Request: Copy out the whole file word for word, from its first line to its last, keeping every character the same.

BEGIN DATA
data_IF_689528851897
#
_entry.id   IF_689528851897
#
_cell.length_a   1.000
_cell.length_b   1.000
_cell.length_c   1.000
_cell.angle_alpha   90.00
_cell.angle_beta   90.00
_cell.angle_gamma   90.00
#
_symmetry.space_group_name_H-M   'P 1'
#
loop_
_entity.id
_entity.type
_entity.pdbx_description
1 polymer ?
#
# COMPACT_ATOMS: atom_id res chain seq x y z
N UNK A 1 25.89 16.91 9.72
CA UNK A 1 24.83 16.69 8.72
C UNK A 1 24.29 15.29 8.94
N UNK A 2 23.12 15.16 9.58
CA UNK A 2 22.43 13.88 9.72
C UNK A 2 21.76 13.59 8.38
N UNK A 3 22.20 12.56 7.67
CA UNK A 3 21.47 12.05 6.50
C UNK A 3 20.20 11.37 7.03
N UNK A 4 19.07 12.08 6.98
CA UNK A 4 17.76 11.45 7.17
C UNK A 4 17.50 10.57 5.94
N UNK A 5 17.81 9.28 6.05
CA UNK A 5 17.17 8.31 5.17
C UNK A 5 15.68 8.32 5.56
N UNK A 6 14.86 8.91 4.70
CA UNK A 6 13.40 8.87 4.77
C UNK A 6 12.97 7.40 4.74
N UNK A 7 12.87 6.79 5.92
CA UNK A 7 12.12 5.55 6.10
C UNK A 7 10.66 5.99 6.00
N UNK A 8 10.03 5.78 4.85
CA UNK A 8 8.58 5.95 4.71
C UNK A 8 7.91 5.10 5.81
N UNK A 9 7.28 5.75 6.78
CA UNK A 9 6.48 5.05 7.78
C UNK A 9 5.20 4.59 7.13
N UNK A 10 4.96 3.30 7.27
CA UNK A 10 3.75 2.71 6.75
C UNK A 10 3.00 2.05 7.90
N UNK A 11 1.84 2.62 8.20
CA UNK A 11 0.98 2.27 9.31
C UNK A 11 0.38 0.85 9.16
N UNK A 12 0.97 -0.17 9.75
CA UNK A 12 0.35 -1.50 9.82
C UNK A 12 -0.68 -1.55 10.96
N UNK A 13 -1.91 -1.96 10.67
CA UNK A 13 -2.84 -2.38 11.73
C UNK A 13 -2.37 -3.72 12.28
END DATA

data_IF_689528851897
#
_entry.id   IF_689528851897
#
_cell.length_a   1.000
_cell.length_b   1.000
_cell.length_c   1.000
_cell.angle_alpha   90.00
_cell.angle_beta   90.00
_cell.angle_gamma   90.00
#
_symmetry.space_group_name_H-M   'P 1'
#
loop_
_entity.id
_entity.type
_entity.pdbx_description
1 polymer ?
#
# COMPACT_ATOMS: atom_id res chain seq x y z
N UNK A 1 25.89 16.91 9.72
CA UNK A 1 24.83 16.69 8.72
C UNK A 1 24.29 15.29 8.94
N UNK A 2 23.12 15.16 9.58
CA UNK A 2 22.43 13.88 9.72
C UNK A 2 21.76 13.59 8.38
N UNK A 3 22.20 12.56 7.67
CA UNK A 3 21.47 12.05 6.50
C UNK A 3 20.20 11.37 7.03
N UNK A 4 19.07 12.08 6.98
CA UNK A 4 17.76 11.45 7.17
C UNK A 4 17.50 10.57 5.94
N UNK A 5 17.81 9.28 6.05
CA UNK A 5 17.17 8.31 5.17
C UNK A 5 15.68 8.32 5.56
N UNK A 6 14.86 8.91 4.70
CA UNK A 6 13.40 8.87 4.77
C UNK A 6 12.97 7.40 4.74
N UNK A 7 12.87 6.79 5.92
CA UNK A 7 12.12 5.55 6.10
C UNK A 7 10.66 5.99 6.00
N UNK A 8 10.03 5.78 4.85
CA UNK A 8 8.58 5.95 4.71
C UNK A 8 7.91 5.10 5.81
N UNK A 9 7.28 5.75 6.78
CA UNK A 9 6.48 5.05 7.78
C UNK A 9 5.20 4.59 7.13
N UNK A 10 4.96 3.30 7.27
CA UNK A 10 3.75 2.71 6.75
C UNK A 10 3.00 2.05 7.90
N UNK A 11 1.84 2.62 8.20
CA UNK A 11 0.98 2.27 9.31
C UNK A 11 0.38 0.85 9.16
N UNK A 12 0.97 -0.17 9.75
CA UNK A 12 0.35 -1.50 9.82
C UNK A 12 -0.68 -1.55 10.96
N UNK A 13 -1.91 -1.96 10.67
CA UNK A 13 -2.84 -2.38 11.73
C UNK A 13 -2.37 -3.72 12.28